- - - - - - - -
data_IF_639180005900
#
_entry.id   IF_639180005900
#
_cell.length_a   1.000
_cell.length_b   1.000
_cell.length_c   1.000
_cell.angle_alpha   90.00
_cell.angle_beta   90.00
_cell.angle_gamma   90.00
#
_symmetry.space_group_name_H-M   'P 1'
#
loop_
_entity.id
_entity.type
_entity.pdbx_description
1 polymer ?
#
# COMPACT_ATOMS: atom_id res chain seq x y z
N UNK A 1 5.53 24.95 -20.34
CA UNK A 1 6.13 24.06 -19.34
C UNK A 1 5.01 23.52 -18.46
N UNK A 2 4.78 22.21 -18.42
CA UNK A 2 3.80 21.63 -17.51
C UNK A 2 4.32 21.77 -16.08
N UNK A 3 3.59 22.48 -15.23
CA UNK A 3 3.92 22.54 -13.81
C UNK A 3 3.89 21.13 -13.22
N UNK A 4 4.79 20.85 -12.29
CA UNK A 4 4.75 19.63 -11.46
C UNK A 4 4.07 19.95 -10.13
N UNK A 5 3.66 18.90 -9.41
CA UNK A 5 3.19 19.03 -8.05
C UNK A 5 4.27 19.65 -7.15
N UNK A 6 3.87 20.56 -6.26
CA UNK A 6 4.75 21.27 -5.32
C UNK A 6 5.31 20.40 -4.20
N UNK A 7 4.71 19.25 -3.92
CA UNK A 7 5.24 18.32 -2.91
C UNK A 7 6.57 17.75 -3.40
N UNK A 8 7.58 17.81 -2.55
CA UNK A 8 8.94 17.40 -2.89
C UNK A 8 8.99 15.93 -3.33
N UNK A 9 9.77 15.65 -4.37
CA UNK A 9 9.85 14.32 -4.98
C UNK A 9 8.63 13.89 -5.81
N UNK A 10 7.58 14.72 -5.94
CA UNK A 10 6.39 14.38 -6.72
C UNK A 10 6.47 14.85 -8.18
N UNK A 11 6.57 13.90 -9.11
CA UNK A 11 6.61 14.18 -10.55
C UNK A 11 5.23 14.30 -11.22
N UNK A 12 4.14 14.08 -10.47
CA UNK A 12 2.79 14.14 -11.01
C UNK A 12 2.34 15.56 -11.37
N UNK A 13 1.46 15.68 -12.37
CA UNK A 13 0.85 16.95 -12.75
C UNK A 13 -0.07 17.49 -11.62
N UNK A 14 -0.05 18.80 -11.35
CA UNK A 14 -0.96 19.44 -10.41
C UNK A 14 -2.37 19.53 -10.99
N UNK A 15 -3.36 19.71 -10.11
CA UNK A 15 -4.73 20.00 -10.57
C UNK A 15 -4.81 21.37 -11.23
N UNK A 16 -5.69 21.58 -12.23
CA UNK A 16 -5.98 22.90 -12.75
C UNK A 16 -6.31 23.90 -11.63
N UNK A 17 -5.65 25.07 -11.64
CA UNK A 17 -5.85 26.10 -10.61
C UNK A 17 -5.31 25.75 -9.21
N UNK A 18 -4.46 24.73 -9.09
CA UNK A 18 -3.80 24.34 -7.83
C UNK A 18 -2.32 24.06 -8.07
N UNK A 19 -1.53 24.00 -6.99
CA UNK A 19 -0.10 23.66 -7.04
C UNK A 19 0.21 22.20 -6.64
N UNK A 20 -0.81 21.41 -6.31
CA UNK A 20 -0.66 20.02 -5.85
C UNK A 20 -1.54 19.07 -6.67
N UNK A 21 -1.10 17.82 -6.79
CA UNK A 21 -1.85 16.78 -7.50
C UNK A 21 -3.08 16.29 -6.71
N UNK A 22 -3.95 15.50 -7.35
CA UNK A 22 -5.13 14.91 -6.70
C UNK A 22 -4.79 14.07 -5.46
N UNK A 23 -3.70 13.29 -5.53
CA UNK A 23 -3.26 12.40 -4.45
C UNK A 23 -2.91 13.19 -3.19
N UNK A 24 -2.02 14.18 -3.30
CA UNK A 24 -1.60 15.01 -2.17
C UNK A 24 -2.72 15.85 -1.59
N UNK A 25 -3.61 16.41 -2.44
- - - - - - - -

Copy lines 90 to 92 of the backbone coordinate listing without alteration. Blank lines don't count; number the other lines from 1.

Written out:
N UNK A 24 -2.02 14.18 -3.30
CA UNK A 24 -1.60 15.01 -2.17
C UNK A 24 -2.72 15.85 -1.59